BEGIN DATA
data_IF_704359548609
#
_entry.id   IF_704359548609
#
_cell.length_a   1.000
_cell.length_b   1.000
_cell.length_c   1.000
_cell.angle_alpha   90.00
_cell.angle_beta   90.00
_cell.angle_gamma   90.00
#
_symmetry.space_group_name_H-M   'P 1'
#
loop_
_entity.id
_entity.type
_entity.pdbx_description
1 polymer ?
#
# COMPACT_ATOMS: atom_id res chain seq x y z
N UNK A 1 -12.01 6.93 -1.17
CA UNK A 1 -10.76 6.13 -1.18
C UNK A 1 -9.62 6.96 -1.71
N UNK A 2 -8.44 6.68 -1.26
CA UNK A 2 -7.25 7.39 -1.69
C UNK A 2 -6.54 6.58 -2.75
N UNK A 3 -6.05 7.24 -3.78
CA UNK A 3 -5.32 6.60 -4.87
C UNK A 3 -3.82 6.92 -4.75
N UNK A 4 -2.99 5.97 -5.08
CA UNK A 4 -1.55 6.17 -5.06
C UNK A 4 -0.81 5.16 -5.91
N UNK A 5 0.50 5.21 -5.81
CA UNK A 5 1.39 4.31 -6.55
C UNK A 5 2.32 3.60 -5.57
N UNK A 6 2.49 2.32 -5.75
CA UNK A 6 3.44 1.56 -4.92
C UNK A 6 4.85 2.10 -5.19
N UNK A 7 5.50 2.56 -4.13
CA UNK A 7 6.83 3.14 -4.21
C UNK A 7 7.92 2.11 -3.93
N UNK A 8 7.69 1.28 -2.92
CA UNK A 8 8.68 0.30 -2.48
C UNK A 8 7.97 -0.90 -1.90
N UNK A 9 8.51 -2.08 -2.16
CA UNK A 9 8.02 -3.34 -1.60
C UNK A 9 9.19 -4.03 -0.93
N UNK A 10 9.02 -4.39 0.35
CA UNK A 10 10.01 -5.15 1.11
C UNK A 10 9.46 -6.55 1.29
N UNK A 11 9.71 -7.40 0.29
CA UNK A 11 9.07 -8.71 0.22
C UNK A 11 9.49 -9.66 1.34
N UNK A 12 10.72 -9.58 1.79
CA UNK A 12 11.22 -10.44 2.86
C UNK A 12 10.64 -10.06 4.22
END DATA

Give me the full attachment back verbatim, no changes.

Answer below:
data_IF_704359548609
#
_entry.id   IF_704359548609
#
_cell.length_a   1.000
_cell.length_b   1.000
_cell.length_c   1.000
_cell.angle_alpha   90.00
_cell.angle_beta   90.00
_cell.angle_gamma   90.00
#
_symmetry.space_group_name_H-M   'P 1'
#
loop_
_entity.id
_entity.type
_entity.pdbx_description
1 polymer ?
#
# COMPACT_ATOMS: atom_id res chain seq x y z
N UNK A 1 -12.01 6.93 -1.17
CA UNK A 1 -10.76 6.13 -1.18
C UNK A 1 -9.62 6.96 -1.71
N UNK A 2 -8.44 6.68 -1.26
CA UNK A 2 -7.25 7.39 -1.69
C UNK A 2 -6.54 6.58 -2.75
N UNK A 3 -6.05 7.24 -3.78
CA UNK A 3 -5.32 6.60 -4.87
C UNK A 3 -3.82 6.92 -4.75
N UNK A 4 -2.99 5.97 -5.08
CA UNK A 4 -1.55 6.17 -5.06
C UNK A 4 -0.81 5.16 -5.91
N UNK A 5 0.50 5.21 -5.81
CA UNK A 5 1.39 4.31 -6.55
C UNK A 5 2.32 3.60 -5.57
N UNK A 6 2.49 2.32 -5.75
CA UNK A 6 3.44 1.56 -4.92
C UNK A 6 4.85 2.10 -5.19
N UNK A 7 5.50 2.56 -4.13
CA UNK A 7 6.83 3.14 -4.21
C UNK A 7 7.92 2.11 -3.93
N UNK A 8 7.69 1.28 -2.92
CA UNK A 8 8.68 0.30 -2.48
C UNK A 8 7.97 -0.90 -1.90
N UNK A 9 8.51 -2.08 -2.16
CA UNK A 9 8.02 -3.34 -1.60
C UNK A 9 9.19 -4.03 -0.93
N UNK A 10 9.02 -4.39 0.35
CA UNK A 10 10.01 -5.15 1.11
C UNK A 10 9.46 -6.55 1.29
N UNK A 11 9.71 -7.40 0.29
CA UNK A 11 9.07 -8.71 0.22
C UNK A 11 9.49 -9.66 1.34
N UNK A 12 10.72 -9.58 1.79
CA UNK A 12 11.22 -10.44 2.86
C UNK A 12 10.64 -10.06 4.22